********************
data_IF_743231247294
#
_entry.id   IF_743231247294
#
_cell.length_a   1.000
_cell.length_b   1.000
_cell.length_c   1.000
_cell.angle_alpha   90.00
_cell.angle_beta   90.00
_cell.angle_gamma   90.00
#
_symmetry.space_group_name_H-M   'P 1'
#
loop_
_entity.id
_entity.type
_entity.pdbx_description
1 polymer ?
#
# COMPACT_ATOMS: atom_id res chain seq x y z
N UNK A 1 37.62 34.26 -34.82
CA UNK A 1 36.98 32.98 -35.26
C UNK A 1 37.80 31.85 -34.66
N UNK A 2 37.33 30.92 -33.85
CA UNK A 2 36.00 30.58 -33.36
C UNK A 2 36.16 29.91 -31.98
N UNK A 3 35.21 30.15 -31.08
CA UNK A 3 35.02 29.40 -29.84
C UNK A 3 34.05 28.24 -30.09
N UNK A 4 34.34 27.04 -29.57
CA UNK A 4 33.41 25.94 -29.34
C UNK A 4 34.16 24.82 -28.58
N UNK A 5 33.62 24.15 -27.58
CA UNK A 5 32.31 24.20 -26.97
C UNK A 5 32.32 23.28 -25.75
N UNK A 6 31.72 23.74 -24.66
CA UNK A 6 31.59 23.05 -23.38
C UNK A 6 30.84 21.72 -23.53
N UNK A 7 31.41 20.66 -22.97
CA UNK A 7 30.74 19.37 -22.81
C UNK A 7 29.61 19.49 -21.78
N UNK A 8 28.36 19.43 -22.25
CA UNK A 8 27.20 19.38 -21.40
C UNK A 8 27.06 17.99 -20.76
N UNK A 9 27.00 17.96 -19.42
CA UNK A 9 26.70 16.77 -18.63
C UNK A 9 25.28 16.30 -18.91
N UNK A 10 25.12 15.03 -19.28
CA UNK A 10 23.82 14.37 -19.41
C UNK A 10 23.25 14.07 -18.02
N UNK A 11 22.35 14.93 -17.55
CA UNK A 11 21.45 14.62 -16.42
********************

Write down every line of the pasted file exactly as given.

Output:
data_IF_743231247294
#
_entry.id   IF_743231247294
#
_cell.length_a   1.000
_cell.length_b   1.000
_cell.length_c   1.000
_cell.angle_alpha   90.00
_cell.angle_beta   90.00
_cell.angle_gamma   90.00
#
_symmetry.space_group_name_H-M   'P 1'
#
loop_
_entity.id
_entity.type
_entity.pdbx_description
1 polymer ?
#
# COMPACT_ATOMS: atom_id res chain seq x y z
N UNK A 1 37.62 34.26 -34.82
CA UNK A 1 36.98 32.98 -35.26
C UNK A 1 37.80 31.85 -34.66
N UNK A 2 37.33 30.92 -33.85
CA UNK A 2 36.00 30.58 -33.36
C UNK A 2 36.16 29.91 -31.98
N UNK A 3 35.21 30.15 -31.08
CA UNK A 3 35.02 29.40 -29.84
C UNK A 3 34.05 28.24 -30.09
N UNK A 4 34.34 27.04 -29.57
CA UNK A 4 33.41 25.94 -29.34
C UNK A 4 34.16 24.82 -28.58
N UNK A 5 33.62 24.15 -27.58
CA UNK A 5 32.31 24.20 -26.97
C UNK A 5 32.32 23.28 -25.75
N UNK A 6 31.72 23.74 -24.66
CA UNK A 6 31.59 23.05 -23.38
C UNK A 6 30.84 21.72 -23.53
N UNK A 7 31.41 20.66 -22.97
CA UNK A 7 30.74 19.37 -22.81
C UNK A 7 29.61 19.49 -21.78
N UNK A 8 28.36 19.43 -22.25
CA UNK A 8 27.20 19.38 -21.40
C UNK A 8 27.06 17.99 -20.76
N UNK A 9 27.00 17.96 -19.42
CA UNK A 9 26.70 16.77 -18.63
C UNK A 9 25.28 16.30 -18.91
N UNK A 10 25.12 15.03 -19.28
CA UNK A 10 23.82 14.37 -19.41
C UNK A 10 23.25 14.07 -18.02
N UNK A 11 22.35 14.93 -17.55
CA UNK A 11 21.45 14.62 -16.42